Irish crushed as Tigers get their Back up

Click to follow
The Independent Online

Leicester reasserted themselves at the top of the Zurich Premiership with an emphatic victory over an uncharacteristically sluggish and ragged-looking London Irish. And for good measure the Tigers turned it into a five-pointer with a fourth try.

Leicester reasserted themselves at the top of the Zurich Premiership with an emphatic victory over an uncharacteristically sluggish and ragged-looking London Irish. And for good measure the Tigers turned it into a five-pointer with a fourth try.

With kickers of the calibre of Tim Stimpson and Jarrod Cunningham on each side it was not unreasonable to expect penalties to be punished, and they were. Although, surprisingly, Cunningham missed one early on.

Thankfully though, the boot did not dominate the scoring. And if the Tigers had been a little bit sharper there might well have been a couple of tries on the board inside 10 minutes and before the first exchange of penalties.

Unfortunately Healey's final pass to Leon Lloyd was deemed to have been forward and a second-minute touchdown was disallowed. Leicester showed more initiative, thrusting and probing, frequently testing the Exiles' cover.

But Irish have always been dangerous on the counter. Their captain, Conor O'Shea, is a wily exponent of the turnaround, be it by running at the opposition or chipping over their heads and into space.

In the 12th minute he took the second option, the bounce obliged the chasing Paul Sackey, who makes greased lightning look as if it is in super slo-mo, and he snaked inside once and once again, before leaving Cunningham a straightforward conversion.

Leicester were stunned but began to reorganise themselves instantly. Within a couple of minutes they had pressed back upfield, Irish were caught offside, Healey thumped the ball into touch, Martin Johnson caught the throw, his pack drove linewards and Back crashed over for his 50th league and Premiership try - the first forward to reach a half-century in the competition.

Once they had tasted blood the Tigers went for the kill. They adopted a methodical approach, working themselves into position before the forwards presented their backs with decent possession. Back set up the position 15 metres out, the ball was popped up for Pat Howard and he jinked past Fijian Tabai Matson and scrum-half Kevin Ellis for his try.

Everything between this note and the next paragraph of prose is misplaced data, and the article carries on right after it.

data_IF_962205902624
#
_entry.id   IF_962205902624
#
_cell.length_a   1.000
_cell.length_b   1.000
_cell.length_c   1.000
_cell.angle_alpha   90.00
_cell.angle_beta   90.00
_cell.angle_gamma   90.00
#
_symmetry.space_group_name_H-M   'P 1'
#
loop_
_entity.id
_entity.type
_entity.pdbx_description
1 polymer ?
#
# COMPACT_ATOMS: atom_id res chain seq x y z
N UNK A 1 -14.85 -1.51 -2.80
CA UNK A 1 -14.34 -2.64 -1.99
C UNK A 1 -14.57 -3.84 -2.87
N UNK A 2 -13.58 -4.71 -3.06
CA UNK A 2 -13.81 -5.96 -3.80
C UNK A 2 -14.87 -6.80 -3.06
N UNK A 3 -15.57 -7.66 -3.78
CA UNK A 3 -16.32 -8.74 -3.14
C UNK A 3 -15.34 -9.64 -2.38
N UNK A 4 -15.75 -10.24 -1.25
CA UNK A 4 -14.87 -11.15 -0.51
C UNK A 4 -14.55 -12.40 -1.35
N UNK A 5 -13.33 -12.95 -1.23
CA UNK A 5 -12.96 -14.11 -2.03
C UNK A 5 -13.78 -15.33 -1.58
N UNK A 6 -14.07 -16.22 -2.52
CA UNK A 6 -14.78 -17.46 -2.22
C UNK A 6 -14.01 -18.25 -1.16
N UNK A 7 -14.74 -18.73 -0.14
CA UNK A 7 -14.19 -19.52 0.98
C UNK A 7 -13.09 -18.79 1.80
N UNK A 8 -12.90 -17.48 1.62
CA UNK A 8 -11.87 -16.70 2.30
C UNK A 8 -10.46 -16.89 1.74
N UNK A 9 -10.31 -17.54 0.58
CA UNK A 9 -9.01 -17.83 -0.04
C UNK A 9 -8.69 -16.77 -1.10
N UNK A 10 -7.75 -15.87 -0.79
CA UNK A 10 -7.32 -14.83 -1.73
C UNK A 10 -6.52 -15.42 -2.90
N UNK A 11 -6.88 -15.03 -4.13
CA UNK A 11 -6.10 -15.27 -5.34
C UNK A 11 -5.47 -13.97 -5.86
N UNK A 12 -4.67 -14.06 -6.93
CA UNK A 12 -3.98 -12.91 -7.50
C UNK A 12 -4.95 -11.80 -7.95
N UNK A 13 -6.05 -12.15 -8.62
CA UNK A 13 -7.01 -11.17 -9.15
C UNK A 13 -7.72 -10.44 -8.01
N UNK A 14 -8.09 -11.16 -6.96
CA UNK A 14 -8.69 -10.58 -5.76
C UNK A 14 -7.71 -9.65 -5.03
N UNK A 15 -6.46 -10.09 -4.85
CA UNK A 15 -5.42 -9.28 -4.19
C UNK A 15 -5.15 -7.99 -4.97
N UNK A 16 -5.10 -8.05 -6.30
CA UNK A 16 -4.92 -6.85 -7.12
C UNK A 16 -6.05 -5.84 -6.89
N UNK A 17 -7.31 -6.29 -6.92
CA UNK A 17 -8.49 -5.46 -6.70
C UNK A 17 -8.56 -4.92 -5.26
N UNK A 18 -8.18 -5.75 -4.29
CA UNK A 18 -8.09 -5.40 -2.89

Irish were looking out of it at this stage. They had been committing more unforced errors, a couple of those on their own throw at line-outs. They also began to concede kickable penalties and Stimpson was in commanding form.

Back suffered a cut head just before the interval that forced him out for the rest of the game, but by then Leicester looked on top. Even when Irish, no doubt kick-started by Dick Best their director of rugby, at half-time, made more concerted forays into the Tigers' territory they all too often ran up against the immovable object of the Leicester defence. Not until the last quarter did they perform as they should have throughout. Eddie Halvey's try in injury time was poor consolation, though.

Generally Leicester, who were guilty of some silly mistakes themselves, managed to play to their strengths. And after an hour, slick handling and quick thinking put the ball into the hands of Winston Stanley, who made no mistake. Neither did Stimpson. When Stanley set up Alistair Newmarch for another try five minutes later, that was that.

Leicester: T Stimpson; A Newmarch, L Lloyd, P Howard (O Smith, 76), W Stanley; A Goode, A Healey (J Grindal, 73); G Rowntree, D West, D Garforth (R Nebbett, 69), M Johnson (capt; P Short, 63), B Kay, M Corry, A Balding, N Back (P Gustard, 39).

London Irish: C O'Shea (capt); P Sackey, T Matson, J Wright, J Bishop; J Cunningham, K Ellis (K Campbell, 49); M Worsley (N Hatley, 66), R Kirke (D Alexopoulos, 66), S Halford (R Hardwick, 66), R Strudwick, S Williams (G Delaney, 70), E Halvey, C Sheasby, K Dawson.

Referee: J Barnard (Driffield).

Comments